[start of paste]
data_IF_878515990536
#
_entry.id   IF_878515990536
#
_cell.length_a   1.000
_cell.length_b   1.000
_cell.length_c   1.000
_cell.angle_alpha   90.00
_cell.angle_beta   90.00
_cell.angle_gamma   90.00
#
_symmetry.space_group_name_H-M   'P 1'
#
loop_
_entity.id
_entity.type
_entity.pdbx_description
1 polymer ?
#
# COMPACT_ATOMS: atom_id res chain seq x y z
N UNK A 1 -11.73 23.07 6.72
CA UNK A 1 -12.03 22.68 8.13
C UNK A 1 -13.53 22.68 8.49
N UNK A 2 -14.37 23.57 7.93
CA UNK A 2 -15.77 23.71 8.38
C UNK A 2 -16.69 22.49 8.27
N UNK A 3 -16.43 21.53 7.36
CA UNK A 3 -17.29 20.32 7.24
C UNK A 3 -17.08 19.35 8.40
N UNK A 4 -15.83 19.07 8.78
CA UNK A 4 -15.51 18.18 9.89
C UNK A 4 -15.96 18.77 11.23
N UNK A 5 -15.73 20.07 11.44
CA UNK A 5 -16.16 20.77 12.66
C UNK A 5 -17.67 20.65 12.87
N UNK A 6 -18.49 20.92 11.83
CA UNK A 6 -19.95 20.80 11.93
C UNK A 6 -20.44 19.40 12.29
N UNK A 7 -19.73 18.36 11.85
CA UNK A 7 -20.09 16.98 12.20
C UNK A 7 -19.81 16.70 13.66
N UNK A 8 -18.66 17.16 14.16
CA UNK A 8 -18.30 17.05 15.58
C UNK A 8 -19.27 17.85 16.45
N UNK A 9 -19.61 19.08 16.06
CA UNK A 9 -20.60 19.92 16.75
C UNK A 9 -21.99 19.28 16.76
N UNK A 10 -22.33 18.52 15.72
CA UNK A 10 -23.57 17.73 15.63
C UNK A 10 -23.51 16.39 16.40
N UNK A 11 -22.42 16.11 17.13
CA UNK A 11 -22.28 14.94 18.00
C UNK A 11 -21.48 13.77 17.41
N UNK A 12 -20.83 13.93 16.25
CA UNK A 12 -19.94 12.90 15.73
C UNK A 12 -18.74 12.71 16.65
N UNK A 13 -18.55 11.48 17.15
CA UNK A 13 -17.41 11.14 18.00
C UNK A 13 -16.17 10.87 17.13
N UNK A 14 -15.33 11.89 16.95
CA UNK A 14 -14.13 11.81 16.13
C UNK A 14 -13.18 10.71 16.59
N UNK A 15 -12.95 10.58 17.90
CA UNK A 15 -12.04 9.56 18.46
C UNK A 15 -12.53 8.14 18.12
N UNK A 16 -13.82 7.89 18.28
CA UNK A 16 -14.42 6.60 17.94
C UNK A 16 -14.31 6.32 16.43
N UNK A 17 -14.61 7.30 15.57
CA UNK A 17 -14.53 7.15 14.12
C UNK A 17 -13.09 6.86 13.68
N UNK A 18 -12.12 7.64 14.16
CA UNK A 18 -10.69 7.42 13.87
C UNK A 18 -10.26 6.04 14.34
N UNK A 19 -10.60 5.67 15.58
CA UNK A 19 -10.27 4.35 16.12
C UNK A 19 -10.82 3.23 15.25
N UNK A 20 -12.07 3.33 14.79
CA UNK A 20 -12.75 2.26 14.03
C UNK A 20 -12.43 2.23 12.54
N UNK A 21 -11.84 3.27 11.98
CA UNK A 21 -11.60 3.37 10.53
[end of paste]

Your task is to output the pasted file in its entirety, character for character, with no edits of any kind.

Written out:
data_IF_878515990536
#
_entry.id   IF_878515990536
#
_cell.length_a   1.000
_cell.length_b   1.000
_cell.length_c   1.000
_cell.angle_alpha   90.00
_cell.angle_beta   90.00
_cell.angle_gamma   90.00
#
_symmetry.space_group_name_H-M   'P 1'
#
loop_
_entity.id
_entity.type
_entity.pdbx_description
1 polymer ?
#
# COMPACT_ATOMS: atom_id res chain seq x y z
N UNK A 1 -11.73 23.07 6.72
CA UNK A 1 -12.03 22.68 8.13
C UNK A 1 -13.53 22.68 8.49
N UNK A 2 -14.37 23.57 7.93
CA UNK A 2 -15.77 23.71 8.38
C UNK A 2 -16.69 22.49 8.27
N UNK A 3 -16.43 21.53 7.36
CA UNK A 3 -17.29 20.32 7.24
C UNK A 3 -17.08 19.35 8.40
N UNK A 4 -15.83 19.07 8.78
CA UNK A 4 -15.51 18.18 9.89
C UNK A 4 -15.96 18.77 11.23
N UNK A 5 -15.73 20.07 11.44
CA UNK A 5 -16.16 20.77 12.66
C UNK A 5 -17.67 20.65 12.87
N UNK A 6 -18.49 20.92 11.83
CA UNK A 6 -19.95 20.80 11.93
C UNK A 6 -20.44 19.40 12.29
N UNK A 7 -19.73 18.36 11.85
CA UNK A 7 -20.09 16.98 12.20
C UNK A 7 -19.81 16.70 13.66
N UNK A 8 -18.66 17.16 14.16
CA UNK A 8 -18.30 17.05 15.58
C UNK A 8 -19.27 17.85 16.45
N UNK A 9 -19.61 19.08 16.06
CA UNK A 9 -20.60 19.92 16.75
C UNK A 9 -21.99 19.28 16.76
N UNK A 10 -22.33 18.52 15.72
CA UNK A 10 -23.57 17.73 15.63
C UNK A 10 -23.51 16.39 16.40
N UNK A 11 -22.42 16.11 17.13
CA UNK A 11 -22.28 14.94 18.00
C UNK A 11 -21.48 13.77 17.41
N UNK A 12 -20.83 13.93 16.25
CA UNK A 12 -19.94 12.90 15.73
C UNK A 12 -18.74 12.71 16.65
N UNK A 13 -18.55 11.48 17.15
CA UNK A 13 -17.41 11.14 18.00
C UNK A 13 -16.17 10.87 17.13
N UNK A 14 -15.33 11.89 16.95
CA UNK A 14 -14.13 11.81 16.13
C UNK A 14 -13.18 10.71 16.59
N UNK A 15 -12.95 10.58 17.90
CA UNK A 15 -12.04 9.56 18.46
C UNK A 15 -12.53 8.14 18.12
N UNK A 16 -13.82 7.89 18.28
CA UNK A 16 -14.42 6.60 17.94
C UNK A 16 -14.31 6.32 16.43
N UNK A 17 -14.61 7.30 15.57
CA UNK A 17 -14.53 7.15 14.12
C UNK A 17 -13.09 6.86 13.68
N UNK A 18 -12.12 7.64 14.16
CA UNK A 18 -10.69 7.42 13.87
C UNK A 18 -10.26 6.04 14.34
N UNK A 19 -10.60 5.67 15.58
CA UNK A 19 -10.27 4.35 16.12
C UNK A 19 -10.82 3.23 15.25
N UNK A 20 -12.07 3.33 14.79
CA UNK A 20 -12.75 2.26 14.03
C UNK A 20 -12.43 2.23 12.54
N UNK A 21 -11.84 3.27 11.98
CA UNK A 21 -11.60 3.37 10.53